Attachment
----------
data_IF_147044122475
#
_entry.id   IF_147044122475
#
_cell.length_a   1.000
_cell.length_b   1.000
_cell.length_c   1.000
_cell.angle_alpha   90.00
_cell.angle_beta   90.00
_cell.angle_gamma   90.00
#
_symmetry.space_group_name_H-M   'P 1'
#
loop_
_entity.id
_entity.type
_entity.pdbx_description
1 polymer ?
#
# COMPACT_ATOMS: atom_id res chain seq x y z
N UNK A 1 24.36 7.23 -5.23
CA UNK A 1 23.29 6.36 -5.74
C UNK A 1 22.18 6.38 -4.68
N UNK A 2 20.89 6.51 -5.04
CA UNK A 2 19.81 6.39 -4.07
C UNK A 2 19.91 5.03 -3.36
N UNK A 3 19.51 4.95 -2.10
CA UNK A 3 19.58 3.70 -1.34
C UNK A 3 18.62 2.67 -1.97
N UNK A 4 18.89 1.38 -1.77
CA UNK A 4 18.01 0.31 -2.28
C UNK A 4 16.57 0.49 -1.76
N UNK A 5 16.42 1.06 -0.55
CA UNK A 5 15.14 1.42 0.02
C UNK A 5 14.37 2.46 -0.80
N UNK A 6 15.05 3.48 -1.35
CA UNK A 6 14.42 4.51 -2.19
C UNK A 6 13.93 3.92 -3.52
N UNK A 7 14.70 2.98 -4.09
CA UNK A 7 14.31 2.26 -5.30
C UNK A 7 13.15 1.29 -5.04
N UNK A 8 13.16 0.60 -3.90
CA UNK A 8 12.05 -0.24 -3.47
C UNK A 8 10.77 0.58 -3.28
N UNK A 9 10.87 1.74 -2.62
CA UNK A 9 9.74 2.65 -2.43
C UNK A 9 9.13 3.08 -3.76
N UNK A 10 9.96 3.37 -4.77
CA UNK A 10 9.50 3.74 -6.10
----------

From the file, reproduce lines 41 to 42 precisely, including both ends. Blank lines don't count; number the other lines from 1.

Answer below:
C UNK A 7 13.15 1.29 -5.04
N UNK A 8 13.16 0.60 -3.90